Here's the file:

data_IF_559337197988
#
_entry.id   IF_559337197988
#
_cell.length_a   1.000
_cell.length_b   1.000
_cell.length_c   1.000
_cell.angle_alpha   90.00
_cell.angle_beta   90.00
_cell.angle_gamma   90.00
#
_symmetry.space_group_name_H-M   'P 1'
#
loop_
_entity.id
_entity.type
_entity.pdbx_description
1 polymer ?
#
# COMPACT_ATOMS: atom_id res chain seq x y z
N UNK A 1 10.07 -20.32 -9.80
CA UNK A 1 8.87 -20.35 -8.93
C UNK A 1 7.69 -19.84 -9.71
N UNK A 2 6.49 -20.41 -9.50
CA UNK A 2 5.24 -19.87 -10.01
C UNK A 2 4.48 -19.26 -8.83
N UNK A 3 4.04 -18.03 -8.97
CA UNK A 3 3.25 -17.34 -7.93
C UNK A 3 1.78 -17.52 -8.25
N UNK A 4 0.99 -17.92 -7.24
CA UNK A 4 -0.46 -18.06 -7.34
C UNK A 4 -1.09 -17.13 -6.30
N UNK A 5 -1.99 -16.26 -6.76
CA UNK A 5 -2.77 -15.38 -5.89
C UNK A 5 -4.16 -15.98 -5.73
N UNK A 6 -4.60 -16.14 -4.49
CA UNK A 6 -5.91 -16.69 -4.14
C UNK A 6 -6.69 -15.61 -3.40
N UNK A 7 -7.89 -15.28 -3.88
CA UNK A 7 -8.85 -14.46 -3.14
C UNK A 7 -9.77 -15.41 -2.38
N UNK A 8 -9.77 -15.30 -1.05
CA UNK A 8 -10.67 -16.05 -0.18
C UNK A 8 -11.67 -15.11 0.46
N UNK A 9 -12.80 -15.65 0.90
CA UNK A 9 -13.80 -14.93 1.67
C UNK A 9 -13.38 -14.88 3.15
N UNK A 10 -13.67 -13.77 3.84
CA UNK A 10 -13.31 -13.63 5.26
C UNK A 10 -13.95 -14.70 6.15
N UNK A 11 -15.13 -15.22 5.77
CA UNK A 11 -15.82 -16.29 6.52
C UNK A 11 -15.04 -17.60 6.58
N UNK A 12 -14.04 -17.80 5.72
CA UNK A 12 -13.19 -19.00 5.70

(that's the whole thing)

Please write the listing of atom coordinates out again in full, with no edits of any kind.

data_IF_559337197988
#
_entry.id   IF_559337197988
#
_cell.length_a   1.000
_cell.length_b   1.000
_cell.length_c   1.000
_cell.angle_alpha   90.00
_cell.angle_beta   90.00
_cell.angle_gamma   90.00
#
_symmetry.space_group_name_H-M   'P 1'
#
loop_
_entity.id
_entity.type
_entity.pdbx_description
1 polymer ?
#
# COMPACT_ATOMS: atom_id res chain seq x y z
N UNK A 1 10.07 -20.32 -9.80
CA UNK A 1 8.87 -20.35 -8.93
C UNK A 1 7.69 -19.84 -9.71
N UNK A 2 6.49 -20.41 -9.50
CA UNK A 2 5.24 -19.87 -10.01
C UNK A 2 4.48 -19.26 -8.83
N UNK A 3 4.04 -18.03 -8.97
CA UNK A 3 3.25 -17.34 -7.93
C UNK A 3 1.78 -17.52 -8.25
N UNK A 4 0.99 -17.92 -7.24
CA UNK A 4 -0.46 -18.06 -7.34
C UNK A 4 -1.09 -17.13 -6.30
N UNK A 5 -1.99 -16.26 -6.76
CA UNK A 5 -2.77 -15.38 -5.89
C UNK A 5 -4.16 -15.98 -5.73
N UNK A 6 -4.60 -16.14 -4.49
CA UNK A 6 -5.91 -16.69 -4.14
C UNK A 6 -6.69 -15.61 -3.40
N UNK A 7 -7.89 -15.28 -3.88
CA UNK A 7 -8.85 -14.46 -3.14
C UNK A 7 -9.77 -15.41 -2.38
N UNK A 8 -9.77 -15.30 -1.05
CA UNK A 8 -10.67 -16.05 -0.18
C UNK A 8 -11.67 -15.11 0.46
N UNK A 9 -12.80 -15.65 0.90
CA UNK A 9 -13.80 -14.93 1.67
C UNK A 9 -13.38 -14.88 3.15
N UNK A 10 -13.67 -13.77 3.84
CA UNK A 10 -13.31 -13.63 5.26
C UNK A 10 -13.95 -14.70 6.15
N UNK A 11 -15.13 -15.22 5.77
CA UNK A 11 -15.82 -16.29 6.52
C UNK A 11 -15.04 -17.60 6.58
N UNK A 12 -14.04 -17.80 5.72
CA UNK A 12 -13.19 -19.00 5.70